Odishatv Bureau

As many as trillions of microorganisms live in the human stomach and intestines, including bacteria, viruses, and fungi. They are collectively known as the gut microbiome, which is so important to our health that scientists refer to it as a supporting organ.

The makeup of a person's gut can be influenced by several factors, including diet, exercise, and medication, so each individual's gut community is unique. It is important to feed and nurture your gut microbiome properly to prevent harmful microbes from growing, while symbiotic ones struggle to handle immune systems and food digestion better.
As research progresses, scientists are starting to gain a better understanding of what makes gut communities healthy.

The first study examining how herbs and spices affect gut composition has been conducted by Kris-Etherton and Penn State colleagues. The researchers conducted a four-week randomised controlled feeding study on 54 adults at risk of cardiovascular disease.

In the trial, participants followed the same generic menu, which reflected the average American diet, and added spices to their meals either 0.5 grams, 3.3 grams, or 6.6 grams.

Cinnamon, ginger, cumin, turmeric, rosemary, oregano, basil, and thyme were among the spices used. The control group, on the other hand, was asked to not add any of these spices to their food. Diets with more spices have a greater diversity of bacteria than diets with fewer spices.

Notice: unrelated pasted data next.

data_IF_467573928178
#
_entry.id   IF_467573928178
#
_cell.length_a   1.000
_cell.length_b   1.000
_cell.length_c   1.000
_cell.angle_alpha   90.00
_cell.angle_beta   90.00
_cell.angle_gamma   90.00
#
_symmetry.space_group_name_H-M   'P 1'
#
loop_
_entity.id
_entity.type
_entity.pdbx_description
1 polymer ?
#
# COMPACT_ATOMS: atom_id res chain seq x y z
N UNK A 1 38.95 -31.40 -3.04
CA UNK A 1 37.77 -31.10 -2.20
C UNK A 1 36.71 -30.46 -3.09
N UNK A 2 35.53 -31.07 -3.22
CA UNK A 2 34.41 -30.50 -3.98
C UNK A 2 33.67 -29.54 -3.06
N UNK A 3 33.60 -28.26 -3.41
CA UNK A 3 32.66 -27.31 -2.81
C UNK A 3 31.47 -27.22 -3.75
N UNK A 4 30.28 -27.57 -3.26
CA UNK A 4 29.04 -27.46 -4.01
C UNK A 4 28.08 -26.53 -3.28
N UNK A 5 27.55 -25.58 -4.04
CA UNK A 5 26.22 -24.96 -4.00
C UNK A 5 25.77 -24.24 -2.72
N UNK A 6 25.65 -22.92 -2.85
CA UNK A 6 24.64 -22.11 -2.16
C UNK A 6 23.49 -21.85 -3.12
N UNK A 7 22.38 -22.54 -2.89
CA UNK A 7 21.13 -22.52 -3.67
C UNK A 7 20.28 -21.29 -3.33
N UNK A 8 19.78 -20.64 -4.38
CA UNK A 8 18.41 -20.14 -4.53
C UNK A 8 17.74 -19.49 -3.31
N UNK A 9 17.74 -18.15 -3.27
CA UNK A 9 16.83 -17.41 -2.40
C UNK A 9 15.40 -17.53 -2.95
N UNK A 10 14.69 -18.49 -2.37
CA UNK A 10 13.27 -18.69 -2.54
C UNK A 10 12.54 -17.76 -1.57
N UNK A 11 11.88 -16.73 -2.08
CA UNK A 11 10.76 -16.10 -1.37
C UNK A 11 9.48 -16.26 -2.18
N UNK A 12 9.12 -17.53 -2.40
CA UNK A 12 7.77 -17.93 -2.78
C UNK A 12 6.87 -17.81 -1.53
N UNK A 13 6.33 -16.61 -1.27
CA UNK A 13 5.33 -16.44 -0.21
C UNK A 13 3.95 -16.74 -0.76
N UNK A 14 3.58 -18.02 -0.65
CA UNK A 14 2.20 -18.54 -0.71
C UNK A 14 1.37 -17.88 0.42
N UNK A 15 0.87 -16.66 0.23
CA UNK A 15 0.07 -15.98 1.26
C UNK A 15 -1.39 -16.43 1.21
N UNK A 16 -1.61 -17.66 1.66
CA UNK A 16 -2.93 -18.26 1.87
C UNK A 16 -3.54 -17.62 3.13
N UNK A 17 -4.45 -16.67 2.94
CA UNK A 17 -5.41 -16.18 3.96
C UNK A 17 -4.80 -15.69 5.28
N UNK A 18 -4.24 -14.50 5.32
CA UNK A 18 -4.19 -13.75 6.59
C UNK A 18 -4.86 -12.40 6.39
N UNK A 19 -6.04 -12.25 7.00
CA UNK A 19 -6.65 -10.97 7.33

The research found that those who ate meals with medium to high doses of spice, around 3/4 teaspoon to 1 1/2 teaspoons per day, had a higher quantity of Ruminococcaceae bacteria in their stomachs. There is some uncertainty regarding the exact role this family of microorganisms plays in the human gut, but humans with healthier guts tend to have higher levels.

In addition to spices, other nutritional supplements boost gut bacteria, but more research is needed to figure out how they do it.
For the time being, a sprinkle of spice in your diet won't hurt - and could even assist, it will add some flavour. While scientists still don't understand how the gut microbiome works, for now, adding some spice will probably help.

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